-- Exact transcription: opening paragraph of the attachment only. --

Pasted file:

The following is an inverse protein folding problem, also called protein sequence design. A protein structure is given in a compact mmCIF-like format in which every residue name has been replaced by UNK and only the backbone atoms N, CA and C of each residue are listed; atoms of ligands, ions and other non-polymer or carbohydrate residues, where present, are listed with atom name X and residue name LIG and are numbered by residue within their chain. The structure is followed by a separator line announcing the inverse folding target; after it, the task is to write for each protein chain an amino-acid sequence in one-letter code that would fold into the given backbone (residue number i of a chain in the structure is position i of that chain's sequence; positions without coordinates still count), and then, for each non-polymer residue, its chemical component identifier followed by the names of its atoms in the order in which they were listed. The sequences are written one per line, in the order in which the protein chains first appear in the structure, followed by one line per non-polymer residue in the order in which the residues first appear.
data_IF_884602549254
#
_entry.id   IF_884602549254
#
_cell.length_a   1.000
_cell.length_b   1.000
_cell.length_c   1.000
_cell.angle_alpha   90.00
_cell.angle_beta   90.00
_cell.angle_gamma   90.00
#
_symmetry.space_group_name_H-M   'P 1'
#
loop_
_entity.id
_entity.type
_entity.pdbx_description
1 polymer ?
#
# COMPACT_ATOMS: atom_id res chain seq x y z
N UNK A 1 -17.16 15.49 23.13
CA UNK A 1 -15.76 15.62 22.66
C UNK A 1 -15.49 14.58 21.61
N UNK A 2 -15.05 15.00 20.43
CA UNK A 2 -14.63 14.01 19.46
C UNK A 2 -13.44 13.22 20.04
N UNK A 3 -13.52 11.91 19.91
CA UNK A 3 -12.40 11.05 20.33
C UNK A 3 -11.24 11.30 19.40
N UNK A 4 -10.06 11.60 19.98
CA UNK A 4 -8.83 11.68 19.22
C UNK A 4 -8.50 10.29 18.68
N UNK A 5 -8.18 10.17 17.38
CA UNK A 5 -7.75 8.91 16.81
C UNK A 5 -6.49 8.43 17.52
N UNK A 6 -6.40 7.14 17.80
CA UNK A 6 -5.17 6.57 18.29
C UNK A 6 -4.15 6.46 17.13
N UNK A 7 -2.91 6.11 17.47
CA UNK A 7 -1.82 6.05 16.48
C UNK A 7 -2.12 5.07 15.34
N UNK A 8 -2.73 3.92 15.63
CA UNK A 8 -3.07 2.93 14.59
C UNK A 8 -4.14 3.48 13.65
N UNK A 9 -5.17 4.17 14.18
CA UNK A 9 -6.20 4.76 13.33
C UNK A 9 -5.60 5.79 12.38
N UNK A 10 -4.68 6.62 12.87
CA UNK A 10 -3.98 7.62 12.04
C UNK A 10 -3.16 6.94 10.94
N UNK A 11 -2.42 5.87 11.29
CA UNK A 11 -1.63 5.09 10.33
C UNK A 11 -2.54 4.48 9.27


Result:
The following is an inverse protein folding problem, also called protein sequence design. A protein structure is given in a compact mmCIF-like format in which every residue name has been replaced by UNK and only the backbone atoms N, CA and C of each residue are listed; atoms of ligands, ions and other non-polymer or carbohydrate residues, where present, are listed with atom name X and residue name LIG and are numbered by residue within their chain. The structure is followed by a separator line announcing the inverse folding target; after it, the task is to write for each protein chain an amino-acid sequence in one-letter code that would fold into the given backbone (residue number i of a chain in the structure is position i of that chain's sequence; positions without coordinates still count), and then, for each non-polymer residue, its chemical component identifier followed by the names of its atoms in the order in which they were listed. The sequences are written one per line, in the order in which the protein chains first appear in the structure, followed by one line per non-polymer residue in the order in which the residues first appear.